Eating Healthy on a Budget

Eating healthy usually comes with the stigma of overpriced foods, and “too complex to make” recipes, leaving us reaching for easy, cheap junk food to satisfy our hunger. To help, here are a few staple foods to have on hand that are inexpensive, healthy, and that can be easily added to your daily diet.

For the Pantry

  • Beans (Dried or canned)
  1. From Adzuki to Cannellini, Garbanzo to Black, beans are one of the most nutritious and affordable foods around. Look for canned beans for convenience, but make sure to drain and rinse to cut back on excess sodium. If getting the very cost effective dried beans, soaking them overnight will cut down on cooking time and reduce the amount of complex sugars that cause stomach upset and gas.
  • Lentils and Split Peas
  1. Some of the highest plant based protein sources (12-14 grams in ¼ cup!), lentils and split peas are very affordable and have a significantly shorter cooking time than dried beans. Add these little nutritional powerhouses to soups, into long grain rice dishes, or just spiced with beans for a cost effective, healthy addition to your diet.
  • Long Grain Rice and Quinoa
  1. Long grain rice and quinoa are versatile healthy foods that won’t take a bite out of your paycheck. Look to use rice and quinoa in any meal of the day from traditional Asian cuisine, on top of salads, and even a healthy breakfast.
  • Whole Rolled Oats
  1. Skip the “Instant” and look for whole rolled oats or steel cut oats for affordable, minimally processed and healthy breakfast options. A very quick and nutritious breakfast tip: Soak rolled oats in almond milk in the refrigerator overnight. In the morning, top with berries, nuts and seeds for healthy start to your day.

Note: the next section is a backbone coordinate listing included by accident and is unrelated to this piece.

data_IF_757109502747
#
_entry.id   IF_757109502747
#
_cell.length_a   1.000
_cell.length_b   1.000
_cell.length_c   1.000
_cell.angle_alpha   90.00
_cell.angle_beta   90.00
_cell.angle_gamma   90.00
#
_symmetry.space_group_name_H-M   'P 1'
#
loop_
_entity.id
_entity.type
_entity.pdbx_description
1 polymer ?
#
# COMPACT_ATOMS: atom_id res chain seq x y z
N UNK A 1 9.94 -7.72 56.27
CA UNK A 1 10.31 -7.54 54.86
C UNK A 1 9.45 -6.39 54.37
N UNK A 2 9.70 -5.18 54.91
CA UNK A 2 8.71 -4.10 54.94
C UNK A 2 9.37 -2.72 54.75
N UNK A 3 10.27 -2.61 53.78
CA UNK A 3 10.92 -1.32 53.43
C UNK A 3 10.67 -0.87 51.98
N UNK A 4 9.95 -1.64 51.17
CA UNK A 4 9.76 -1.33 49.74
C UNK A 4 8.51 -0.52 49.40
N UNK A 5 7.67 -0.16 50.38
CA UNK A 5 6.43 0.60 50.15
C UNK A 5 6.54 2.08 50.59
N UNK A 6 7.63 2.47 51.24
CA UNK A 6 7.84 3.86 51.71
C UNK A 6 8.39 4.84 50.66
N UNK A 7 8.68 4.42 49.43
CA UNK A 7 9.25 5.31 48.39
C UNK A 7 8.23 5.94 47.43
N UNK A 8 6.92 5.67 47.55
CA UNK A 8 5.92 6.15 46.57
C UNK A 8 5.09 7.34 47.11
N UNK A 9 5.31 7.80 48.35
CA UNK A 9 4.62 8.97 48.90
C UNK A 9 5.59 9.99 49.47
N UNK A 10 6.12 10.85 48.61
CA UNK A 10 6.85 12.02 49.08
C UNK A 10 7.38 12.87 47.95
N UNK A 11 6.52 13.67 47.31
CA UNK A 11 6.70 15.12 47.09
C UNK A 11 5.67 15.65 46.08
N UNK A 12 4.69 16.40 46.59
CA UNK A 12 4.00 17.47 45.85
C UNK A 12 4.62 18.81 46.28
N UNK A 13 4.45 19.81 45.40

• Canned Tuna, Salmon
  1. Try to make sure you are getting low sodium, and if possible “wild caught” to add a protein and omega 3 filled food to a variety of dishes.


Refrigerator/Freezer

  • Frozen Fruits and Vegetables
  1. These are most times just as nutritious as their fresh counterparts; since they were flash frozen at peak freshness, locking in their health benefits. Keep these on hand for quick stir-fry’s, and cheap, easy and healthy bases for smoothies.
  • Fresh Fruits and Vegetables
  1. Look for sales, in season, and local to get the most nutritious options for your money. Romaine lettuce, tomatoes, green beans, carrots and celery are usually the least expensive options and can be incorporated into any of your favorite dishes.
  • Low Fat Greek Yogurt
  1. These like most yogurts can be found at a great value in many supermarkets and can be a healthy addition to your morning routine. As with most “low fat” foods, make sure the sugar content isn’t sky high, making it an unhealthy option.

At the Grocery Store

  • Shop the Perimeter
  1. Not only is the perimeter of grocery stores where the most healthy food options are found, but also the most affordable. Produce, bulk foods, frozen items, meats, dairy and breads are usually located around the center aisles (which are usually filled with the higher processed, less healthy food options).
  • Buy Store Brands
  1. “Generic” or store brand versions of your favorite foods are for the most part considerably cheaper than “name brand” products and have the same nutritional quality.
  • Look for Coupons
  1. All grocery stores have a variety of manager specials and daily/weekly coupons to help you save money. Take advantage of any healthy foods that have coupons available.
  • Don’t Shop Hungry
  1. If you go grocery shopping when you are on an empty stomach, your appetite will do most of the decision making instead of your money conscious mind. Try going shopping with a shopping list in mind, and on a full stomach so you don’t make unhealthy, and costly decisions at the counter.

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